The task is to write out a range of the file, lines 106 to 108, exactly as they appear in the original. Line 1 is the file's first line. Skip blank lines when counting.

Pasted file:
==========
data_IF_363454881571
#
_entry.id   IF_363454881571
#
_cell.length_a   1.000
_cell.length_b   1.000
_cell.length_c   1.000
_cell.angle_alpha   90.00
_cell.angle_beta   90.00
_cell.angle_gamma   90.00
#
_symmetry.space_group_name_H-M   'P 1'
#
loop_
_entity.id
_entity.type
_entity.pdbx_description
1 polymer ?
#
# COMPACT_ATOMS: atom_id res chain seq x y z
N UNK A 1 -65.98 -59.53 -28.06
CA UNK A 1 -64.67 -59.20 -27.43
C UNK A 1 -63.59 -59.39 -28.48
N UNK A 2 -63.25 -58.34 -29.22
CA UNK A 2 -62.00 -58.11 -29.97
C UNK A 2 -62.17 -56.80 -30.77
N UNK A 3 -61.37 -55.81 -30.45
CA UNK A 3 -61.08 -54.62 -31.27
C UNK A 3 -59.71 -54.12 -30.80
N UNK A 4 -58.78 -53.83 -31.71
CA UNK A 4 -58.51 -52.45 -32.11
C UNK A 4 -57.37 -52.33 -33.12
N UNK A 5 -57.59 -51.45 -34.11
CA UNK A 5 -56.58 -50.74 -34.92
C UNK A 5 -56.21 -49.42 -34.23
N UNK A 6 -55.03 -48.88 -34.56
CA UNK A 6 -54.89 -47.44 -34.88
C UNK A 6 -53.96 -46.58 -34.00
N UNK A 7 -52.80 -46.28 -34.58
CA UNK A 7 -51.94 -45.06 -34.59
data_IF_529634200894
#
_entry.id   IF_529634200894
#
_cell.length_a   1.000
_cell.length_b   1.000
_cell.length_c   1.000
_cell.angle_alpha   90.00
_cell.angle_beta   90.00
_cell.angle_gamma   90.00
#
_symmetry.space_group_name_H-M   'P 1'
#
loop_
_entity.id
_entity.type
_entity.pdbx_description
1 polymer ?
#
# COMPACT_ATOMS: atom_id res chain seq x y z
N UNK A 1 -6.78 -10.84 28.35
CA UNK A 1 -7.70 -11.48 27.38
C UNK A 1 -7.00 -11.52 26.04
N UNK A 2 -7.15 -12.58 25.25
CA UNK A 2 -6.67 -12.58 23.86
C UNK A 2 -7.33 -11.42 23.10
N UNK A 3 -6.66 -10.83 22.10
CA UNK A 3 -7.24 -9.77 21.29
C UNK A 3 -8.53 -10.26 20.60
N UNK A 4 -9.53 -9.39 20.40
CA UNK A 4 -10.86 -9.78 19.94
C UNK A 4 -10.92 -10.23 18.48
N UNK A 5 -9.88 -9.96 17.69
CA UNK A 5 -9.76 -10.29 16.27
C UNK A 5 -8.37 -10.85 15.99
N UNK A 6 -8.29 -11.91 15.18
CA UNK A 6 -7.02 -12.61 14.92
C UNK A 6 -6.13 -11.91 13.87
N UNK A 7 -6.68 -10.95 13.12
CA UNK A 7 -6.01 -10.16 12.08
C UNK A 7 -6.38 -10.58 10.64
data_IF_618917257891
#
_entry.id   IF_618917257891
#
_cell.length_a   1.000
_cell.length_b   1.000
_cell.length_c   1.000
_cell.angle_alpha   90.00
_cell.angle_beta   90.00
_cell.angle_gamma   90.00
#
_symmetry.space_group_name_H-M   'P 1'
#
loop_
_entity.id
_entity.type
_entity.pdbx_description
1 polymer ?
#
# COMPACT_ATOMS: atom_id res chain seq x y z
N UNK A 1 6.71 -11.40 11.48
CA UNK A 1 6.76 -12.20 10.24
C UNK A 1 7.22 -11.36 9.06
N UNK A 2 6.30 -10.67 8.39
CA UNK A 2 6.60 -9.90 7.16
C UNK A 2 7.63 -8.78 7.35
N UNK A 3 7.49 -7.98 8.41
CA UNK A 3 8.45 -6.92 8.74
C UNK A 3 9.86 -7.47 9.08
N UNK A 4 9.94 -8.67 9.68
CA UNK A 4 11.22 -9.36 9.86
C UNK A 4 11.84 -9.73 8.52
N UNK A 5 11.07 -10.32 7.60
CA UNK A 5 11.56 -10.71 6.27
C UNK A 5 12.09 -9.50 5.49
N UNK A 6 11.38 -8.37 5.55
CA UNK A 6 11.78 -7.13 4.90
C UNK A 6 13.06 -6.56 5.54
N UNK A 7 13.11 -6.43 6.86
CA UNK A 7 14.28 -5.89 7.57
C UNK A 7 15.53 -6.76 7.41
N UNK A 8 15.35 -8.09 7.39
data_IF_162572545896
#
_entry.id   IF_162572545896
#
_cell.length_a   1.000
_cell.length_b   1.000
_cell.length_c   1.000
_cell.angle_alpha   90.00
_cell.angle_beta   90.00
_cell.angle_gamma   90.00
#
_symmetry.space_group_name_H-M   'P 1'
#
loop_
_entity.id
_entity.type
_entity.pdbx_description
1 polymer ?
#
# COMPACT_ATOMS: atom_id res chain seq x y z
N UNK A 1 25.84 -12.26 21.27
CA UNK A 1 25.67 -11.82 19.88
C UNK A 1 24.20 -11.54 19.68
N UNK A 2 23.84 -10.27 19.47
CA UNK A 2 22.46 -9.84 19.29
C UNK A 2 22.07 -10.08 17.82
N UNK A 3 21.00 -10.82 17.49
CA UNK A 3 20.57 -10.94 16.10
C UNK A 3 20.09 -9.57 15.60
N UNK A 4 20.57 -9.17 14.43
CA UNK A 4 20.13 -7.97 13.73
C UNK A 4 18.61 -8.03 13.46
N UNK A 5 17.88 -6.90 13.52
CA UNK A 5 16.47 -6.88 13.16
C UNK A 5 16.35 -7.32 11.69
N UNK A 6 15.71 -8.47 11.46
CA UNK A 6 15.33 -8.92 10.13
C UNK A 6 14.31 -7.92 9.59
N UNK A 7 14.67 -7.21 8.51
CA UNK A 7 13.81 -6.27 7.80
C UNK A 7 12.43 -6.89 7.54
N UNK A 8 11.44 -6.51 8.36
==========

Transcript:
CA UNK A 2 6.60 -9.90 7.16
C UNK A 2 7.63 -8.78 7.35
N UNK A 3 7.49 -7.98 8.41